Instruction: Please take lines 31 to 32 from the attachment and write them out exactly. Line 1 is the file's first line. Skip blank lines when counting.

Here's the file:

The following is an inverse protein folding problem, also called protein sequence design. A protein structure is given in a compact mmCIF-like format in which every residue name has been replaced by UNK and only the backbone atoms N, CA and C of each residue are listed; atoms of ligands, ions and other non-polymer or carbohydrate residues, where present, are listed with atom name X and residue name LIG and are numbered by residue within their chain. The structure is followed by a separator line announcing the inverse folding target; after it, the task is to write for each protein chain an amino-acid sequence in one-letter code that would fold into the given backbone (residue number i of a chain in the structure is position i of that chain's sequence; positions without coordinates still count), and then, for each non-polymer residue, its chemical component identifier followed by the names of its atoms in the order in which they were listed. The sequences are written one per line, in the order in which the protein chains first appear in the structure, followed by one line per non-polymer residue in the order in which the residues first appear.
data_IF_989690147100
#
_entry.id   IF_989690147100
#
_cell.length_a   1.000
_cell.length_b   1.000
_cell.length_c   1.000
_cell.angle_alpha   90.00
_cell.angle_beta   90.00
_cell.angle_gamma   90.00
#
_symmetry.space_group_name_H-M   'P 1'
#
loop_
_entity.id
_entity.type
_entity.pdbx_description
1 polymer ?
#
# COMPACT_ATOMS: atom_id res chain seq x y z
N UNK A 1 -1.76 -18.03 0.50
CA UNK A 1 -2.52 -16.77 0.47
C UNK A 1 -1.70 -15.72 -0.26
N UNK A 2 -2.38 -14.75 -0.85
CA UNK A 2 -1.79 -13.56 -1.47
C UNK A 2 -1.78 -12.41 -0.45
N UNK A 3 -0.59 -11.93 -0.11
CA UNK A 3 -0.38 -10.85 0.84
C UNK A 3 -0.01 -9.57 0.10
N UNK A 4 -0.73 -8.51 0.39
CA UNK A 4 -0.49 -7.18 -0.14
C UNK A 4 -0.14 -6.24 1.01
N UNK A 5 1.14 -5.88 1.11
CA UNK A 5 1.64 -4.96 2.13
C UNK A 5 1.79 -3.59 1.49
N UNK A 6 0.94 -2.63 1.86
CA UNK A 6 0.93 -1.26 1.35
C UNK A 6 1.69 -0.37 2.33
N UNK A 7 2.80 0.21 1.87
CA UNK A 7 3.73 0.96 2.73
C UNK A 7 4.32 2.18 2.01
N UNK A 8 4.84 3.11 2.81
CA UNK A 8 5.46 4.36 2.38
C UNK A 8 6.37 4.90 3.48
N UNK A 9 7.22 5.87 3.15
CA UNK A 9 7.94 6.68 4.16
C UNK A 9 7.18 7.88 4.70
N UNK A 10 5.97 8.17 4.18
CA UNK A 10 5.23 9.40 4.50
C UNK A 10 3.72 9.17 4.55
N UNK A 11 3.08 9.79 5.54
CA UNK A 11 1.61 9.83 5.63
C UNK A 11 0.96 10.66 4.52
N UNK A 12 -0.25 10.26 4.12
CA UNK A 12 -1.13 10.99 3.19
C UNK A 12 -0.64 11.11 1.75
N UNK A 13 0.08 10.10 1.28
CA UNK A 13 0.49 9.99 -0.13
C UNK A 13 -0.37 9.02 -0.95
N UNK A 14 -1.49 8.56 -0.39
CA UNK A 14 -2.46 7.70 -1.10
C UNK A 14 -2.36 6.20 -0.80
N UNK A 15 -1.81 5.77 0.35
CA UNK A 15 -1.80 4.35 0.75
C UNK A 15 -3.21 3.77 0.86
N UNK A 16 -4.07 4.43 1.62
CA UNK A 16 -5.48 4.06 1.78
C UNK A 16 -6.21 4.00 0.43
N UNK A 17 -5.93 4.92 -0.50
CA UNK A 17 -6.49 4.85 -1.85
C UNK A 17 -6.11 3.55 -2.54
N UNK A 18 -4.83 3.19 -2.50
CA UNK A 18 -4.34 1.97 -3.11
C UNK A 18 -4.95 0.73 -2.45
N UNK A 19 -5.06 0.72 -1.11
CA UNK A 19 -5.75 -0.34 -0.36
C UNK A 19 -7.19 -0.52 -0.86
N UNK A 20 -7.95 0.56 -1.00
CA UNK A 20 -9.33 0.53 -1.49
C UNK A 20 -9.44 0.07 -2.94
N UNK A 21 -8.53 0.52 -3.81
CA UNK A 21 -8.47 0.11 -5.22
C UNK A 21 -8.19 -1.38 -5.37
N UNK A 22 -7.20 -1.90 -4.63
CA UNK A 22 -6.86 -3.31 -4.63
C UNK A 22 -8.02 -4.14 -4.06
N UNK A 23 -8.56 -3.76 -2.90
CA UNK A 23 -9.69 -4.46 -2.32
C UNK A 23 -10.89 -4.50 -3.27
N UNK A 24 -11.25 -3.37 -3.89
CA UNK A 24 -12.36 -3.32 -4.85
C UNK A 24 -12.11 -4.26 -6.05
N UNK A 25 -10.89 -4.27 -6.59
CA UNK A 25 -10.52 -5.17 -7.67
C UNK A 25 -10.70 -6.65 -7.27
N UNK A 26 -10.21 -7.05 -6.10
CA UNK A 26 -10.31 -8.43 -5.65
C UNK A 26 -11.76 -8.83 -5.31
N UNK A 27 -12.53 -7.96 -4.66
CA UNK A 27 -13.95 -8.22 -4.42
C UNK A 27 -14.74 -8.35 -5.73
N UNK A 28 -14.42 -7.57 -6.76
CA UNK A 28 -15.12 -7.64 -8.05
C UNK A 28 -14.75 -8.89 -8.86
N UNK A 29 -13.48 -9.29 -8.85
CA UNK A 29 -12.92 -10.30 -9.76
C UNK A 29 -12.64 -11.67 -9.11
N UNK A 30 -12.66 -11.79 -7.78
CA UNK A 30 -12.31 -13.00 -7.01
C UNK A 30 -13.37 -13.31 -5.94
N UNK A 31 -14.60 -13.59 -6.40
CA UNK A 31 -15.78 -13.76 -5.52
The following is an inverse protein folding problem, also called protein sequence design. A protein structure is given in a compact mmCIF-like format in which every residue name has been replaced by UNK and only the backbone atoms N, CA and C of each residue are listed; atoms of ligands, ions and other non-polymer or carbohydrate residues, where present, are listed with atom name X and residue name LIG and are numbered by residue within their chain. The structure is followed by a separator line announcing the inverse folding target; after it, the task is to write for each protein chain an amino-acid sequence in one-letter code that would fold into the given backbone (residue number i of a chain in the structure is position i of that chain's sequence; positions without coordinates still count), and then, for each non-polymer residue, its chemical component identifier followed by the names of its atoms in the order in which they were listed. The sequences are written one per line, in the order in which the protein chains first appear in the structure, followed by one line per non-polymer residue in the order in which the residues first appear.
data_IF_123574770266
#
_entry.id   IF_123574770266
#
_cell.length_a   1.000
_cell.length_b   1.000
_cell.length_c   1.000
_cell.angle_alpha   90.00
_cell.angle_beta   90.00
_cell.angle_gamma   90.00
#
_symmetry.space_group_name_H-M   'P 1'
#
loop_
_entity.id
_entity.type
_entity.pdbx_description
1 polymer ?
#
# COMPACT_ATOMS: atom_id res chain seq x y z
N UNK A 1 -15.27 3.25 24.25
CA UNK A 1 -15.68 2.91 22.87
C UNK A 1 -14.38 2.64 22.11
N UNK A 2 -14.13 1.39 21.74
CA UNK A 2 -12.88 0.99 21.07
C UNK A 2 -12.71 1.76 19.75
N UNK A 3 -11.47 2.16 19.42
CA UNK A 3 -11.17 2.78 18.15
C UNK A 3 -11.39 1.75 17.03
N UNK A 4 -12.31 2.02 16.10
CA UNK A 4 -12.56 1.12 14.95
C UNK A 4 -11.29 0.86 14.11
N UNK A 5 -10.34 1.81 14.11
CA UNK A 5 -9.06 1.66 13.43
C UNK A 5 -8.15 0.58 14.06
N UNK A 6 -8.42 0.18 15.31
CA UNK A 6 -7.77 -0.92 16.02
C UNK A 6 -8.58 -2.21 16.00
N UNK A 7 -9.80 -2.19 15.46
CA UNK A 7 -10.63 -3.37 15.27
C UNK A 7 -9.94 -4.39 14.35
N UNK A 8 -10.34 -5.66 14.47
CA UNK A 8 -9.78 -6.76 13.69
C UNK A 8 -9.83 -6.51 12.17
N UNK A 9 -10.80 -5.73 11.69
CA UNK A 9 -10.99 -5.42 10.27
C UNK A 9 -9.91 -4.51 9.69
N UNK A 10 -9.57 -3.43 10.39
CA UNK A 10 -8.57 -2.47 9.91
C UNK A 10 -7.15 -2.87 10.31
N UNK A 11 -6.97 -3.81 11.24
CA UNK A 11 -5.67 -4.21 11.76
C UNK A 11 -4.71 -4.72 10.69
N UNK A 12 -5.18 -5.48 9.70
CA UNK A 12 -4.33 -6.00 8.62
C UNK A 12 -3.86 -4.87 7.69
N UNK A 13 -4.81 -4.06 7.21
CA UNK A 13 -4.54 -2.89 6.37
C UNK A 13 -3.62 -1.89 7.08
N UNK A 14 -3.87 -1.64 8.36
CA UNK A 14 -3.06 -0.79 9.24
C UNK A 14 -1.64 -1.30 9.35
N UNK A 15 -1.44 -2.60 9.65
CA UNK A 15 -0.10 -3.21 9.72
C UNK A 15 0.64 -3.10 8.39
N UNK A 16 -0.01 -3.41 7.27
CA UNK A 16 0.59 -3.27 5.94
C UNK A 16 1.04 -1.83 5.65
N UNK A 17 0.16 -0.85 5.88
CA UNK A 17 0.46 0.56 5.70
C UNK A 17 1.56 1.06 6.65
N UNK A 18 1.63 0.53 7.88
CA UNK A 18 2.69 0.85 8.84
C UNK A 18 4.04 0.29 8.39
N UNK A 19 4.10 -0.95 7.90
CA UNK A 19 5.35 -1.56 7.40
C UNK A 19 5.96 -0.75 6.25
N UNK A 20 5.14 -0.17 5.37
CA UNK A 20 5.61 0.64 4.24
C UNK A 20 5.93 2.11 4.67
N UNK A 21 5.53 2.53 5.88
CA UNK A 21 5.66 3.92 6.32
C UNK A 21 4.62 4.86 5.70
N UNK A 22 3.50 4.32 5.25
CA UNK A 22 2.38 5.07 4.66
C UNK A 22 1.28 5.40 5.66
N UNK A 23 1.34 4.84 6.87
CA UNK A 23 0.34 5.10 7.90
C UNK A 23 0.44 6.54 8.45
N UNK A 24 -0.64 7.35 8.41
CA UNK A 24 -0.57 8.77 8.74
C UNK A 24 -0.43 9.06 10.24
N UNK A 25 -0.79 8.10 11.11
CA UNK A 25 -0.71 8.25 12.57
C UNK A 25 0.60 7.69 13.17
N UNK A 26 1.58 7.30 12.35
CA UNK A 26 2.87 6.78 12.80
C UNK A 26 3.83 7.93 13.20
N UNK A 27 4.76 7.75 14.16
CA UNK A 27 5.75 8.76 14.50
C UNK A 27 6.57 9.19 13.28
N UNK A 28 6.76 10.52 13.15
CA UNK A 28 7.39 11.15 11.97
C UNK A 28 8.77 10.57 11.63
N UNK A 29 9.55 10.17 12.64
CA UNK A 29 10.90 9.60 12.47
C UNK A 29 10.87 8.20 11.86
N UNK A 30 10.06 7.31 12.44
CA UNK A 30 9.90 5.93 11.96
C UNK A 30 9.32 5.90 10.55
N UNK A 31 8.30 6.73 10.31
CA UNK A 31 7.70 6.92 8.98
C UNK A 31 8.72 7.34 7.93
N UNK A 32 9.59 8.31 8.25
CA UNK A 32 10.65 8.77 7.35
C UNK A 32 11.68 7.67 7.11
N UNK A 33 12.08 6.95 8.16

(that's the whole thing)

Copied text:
N UNK A 4 -0.73 -8.51 0.39
CA UNK A 4 -0.49 -7.18 -0.14